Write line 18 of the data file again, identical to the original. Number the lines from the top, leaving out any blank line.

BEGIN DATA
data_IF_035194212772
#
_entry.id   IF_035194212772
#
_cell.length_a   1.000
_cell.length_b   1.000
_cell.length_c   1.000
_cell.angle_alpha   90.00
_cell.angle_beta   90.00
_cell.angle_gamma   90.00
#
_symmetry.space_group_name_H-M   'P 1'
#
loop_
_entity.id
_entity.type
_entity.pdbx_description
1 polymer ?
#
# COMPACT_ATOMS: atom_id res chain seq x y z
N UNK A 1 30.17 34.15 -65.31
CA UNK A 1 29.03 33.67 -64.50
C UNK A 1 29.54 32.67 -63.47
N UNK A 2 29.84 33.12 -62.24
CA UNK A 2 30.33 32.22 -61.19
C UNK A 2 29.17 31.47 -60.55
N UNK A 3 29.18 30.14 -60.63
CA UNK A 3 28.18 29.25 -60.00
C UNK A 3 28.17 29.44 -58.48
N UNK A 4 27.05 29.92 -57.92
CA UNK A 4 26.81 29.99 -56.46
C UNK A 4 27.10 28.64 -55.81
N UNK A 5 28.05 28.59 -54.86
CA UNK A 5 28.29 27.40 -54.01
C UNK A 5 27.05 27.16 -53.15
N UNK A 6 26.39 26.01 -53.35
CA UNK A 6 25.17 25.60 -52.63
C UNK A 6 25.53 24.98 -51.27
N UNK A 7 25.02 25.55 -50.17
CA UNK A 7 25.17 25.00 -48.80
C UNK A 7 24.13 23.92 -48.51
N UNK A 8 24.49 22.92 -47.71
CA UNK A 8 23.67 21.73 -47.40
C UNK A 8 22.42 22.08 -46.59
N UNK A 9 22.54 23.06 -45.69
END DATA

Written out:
1 polymer ?